‘This is what extinction looks like’ – photo of last male northern white rhino goes viral

With his wide mouth planted squarely on the dusty floor, it is almost as if Sudan understands his plight.

A photograph of the last male northern white rhino has gone viral after being posted on Twitter in order to illustrate the meaning of extinction.

KENYA, Laikipia: In a photograph taken 22 May 2015 by the Kenyan Ministry of East African Affairs, Commerce and Tourism and made available 25 May, Commerce and Tourism, US-born model and Bollywood actress Nargis Fakhri stands with ‘Sudan’, the world’s last remaining male northern white rhino at Ol Pejeta Conservancy, a 90,000-acre conservancy in central Kenya which has made great strides in protecting and increasing rhino populations in Kenya. Fakhri was in the East African country to help raise awareness and support around conservation efforts to save rhinos from extinction.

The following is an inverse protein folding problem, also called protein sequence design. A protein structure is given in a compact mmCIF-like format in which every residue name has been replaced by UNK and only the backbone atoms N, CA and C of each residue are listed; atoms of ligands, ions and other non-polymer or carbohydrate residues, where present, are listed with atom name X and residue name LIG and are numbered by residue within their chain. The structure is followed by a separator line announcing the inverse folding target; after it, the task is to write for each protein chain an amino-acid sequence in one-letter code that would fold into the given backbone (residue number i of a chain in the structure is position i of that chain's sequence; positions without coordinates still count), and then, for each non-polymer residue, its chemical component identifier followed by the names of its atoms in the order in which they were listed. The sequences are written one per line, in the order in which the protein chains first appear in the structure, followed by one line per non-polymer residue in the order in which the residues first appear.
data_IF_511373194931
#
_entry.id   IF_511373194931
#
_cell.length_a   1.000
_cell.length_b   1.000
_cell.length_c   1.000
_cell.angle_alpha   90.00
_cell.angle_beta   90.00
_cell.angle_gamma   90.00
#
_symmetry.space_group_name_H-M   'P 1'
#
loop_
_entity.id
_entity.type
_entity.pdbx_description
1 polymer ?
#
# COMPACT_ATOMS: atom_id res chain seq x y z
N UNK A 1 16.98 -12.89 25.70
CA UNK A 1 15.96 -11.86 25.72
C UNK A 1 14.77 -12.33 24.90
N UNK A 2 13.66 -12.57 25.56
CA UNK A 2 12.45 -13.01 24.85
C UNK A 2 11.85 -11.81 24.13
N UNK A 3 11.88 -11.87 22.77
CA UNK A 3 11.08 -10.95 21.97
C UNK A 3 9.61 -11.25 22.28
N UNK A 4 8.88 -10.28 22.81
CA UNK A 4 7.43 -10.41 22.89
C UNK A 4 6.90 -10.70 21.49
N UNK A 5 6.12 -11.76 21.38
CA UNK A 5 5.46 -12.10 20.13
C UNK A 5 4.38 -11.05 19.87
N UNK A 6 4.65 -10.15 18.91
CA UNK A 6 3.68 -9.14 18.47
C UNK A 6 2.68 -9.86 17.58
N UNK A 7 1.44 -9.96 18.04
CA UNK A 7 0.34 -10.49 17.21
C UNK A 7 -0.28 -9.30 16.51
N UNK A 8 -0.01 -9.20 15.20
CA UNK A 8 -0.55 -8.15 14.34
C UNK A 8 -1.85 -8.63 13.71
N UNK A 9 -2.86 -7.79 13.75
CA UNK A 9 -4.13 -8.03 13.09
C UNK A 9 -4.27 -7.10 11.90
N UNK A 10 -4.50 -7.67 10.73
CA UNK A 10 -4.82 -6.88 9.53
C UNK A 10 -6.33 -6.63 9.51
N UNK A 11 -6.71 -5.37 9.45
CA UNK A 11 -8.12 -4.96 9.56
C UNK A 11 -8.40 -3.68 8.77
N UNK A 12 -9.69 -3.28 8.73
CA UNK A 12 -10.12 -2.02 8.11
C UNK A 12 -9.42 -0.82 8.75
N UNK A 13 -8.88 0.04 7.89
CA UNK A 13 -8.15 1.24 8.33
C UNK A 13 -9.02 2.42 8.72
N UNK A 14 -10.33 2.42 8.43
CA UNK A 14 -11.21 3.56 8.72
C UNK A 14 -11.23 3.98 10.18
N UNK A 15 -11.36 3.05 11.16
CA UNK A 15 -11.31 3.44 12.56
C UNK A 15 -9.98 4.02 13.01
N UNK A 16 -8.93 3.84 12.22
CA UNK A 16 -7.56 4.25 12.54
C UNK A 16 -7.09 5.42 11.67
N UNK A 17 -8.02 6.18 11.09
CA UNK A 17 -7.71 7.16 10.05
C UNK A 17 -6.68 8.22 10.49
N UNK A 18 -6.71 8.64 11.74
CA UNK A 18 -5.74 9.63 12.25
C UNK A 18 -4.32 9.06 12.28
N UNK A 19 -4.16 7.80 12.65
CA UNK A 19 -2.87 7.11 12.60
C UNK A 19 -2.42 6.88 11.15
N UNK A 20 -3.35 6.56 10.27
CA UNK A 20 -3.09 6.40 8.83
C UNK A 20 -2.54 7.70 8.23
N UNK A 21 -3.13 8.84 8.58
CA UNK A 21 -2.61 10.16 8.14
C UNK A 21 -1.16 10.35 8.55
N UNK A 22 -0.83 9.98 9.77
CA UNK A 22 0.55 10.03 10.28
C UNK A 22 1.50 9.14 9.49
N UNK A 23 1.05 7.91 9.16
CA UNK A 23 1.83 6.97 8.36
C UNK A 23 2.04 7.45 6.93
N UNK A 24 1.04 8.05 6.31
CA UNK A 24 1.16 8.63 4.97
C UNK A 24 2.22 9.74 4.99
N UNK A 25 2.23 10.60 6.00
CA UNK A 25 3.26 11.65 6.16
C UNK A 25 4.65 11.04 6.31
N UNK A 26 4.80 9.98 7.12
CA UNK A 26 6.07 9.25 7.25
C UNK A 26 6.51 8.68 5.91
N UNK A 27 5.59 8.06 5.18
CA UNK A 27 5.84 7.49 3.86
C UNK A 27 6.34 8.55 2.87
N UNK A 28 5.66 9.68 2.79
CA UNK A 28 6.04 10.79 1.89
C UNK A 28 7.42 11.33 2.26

Sudan is the only surviving male of the species and lives with the last two females on a wildlife conservancy in Kenya as scientists race to develop IVF techniques that might keep their lineage alive.

His image was posted on Twitter by Daniel Schneider, a biologist from Boston, who frequently highlights endangered species.

The message has been retweeted more than 39,000 times.


His image was posted on Twitter by Daniel Schneider, a biologist from Boston.


Sudan was already the most famous rhino in the world.

He was featured in a BBC documentary, Sudan: The Last of the Rhinos, which was broadcast in June.

And he took to Tinder earlier this year to raise money for more research into using Assisted Reproductive Techniques to save the species.

“I don’t mean to be too forward, but the fate of my species literally depends on me,” read his profile.

The 44-year-old and his companions have failed to breed, not least because of their advanced ages.

The species was wiped out in the wild, killed by hunters, poachers, and wars that extended across their natural habitat of Sudan, Chad, Central African Republic, Democratic Republic of Congo and northern Uganda.

Sudan was shipped with three other rhinos from a zoo in the Czech Republic to Kenya in 2009, in the hope that they would find it easier to breed on African soil.

They live under armed guard on the Ol Pejeta Conservancy.


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